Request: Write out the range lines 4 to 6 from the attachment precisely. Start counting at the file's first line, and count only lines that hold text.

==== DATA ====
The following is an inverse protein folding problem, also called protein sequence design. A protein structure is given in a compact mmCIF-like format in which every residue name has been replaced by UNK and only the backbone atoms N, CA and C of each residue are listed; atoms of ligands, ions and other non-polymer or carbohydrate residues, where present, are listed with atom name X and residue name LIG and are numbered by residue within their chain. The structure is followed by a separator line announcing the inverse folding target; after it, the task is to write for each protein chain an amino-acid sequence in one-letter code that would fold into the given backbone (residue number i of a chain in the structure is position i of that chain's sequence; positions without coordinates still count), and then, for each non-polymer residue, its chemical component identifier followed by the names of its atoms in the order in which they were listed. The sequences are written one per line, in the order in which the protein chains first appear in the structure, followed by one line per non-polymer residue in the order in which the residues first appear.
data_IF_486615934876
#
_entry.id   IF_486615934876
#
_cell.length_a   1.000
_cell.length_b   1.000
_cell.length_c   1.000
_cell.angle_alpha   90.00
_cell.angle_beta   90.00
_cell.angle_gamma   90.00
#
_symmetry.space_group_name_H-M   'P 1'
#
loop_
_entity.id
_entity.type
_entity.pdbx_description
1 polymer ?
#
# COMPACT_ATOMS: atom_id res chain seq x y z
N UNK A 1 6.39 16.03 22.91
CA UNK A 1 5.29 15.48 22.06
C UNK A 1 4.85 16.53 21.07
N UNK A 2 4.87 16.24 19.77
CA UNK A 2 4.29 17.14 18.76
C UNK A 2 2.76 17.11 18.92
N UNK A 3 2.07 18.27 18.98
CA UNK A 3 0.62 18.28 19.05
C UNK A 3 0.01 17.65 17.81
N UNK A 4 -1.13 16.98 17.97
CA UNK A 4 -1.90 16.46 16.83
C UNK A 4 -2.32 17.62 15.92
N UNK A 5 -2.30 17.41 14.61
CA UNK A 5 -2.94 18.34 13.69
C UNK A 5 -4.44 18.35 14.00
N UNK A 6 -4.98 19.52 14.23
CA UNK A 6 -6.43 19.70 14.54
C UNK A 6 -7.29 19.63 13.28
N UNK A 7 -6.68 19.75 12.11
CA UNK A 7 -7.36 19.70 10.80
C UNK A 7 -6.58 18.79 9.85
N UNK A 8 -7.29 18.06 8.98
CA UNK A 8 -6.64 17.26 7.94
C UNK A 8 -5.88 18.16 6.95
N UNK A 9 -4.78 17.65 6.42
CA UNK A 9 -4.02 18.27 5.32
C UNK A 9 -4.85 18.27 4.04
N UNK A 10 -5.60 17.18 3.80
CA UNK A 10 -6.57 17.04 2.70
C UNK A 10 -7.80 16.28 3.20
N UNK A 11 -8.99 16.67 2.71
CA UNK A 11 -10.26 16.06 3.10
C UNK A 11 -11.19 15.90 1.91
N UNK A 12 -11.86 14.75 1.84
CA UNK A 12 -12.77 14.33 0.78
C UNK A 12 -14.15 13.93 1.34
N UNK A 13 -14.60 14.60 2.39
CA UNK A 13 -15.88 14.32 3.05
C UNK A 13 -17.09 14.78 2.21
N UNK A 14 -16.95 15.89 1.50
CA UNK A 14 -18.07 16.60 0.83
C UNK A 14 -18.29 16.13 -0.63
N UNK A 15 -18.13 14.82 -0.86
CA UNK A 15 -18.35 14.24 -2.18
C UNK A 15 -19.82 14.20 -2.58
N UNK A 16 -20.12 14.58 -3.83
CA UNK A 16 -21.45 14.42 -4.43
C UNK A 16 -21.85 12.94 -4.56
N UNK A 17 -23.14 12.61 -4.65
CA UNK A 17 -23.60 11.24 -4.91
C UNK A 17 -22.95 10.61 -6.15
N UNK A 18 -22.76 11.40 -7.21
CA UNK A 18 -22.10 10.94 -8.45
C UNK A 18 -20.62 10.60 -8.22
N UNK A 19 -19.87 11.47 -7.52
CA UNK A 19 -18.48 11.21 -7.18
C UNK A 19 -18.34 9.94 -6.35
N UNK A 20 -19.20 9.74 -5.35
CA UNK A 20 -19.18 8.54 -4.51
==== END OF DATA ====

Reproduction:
_entry.id   IF_486615934876
#
_cell.length_a   1.000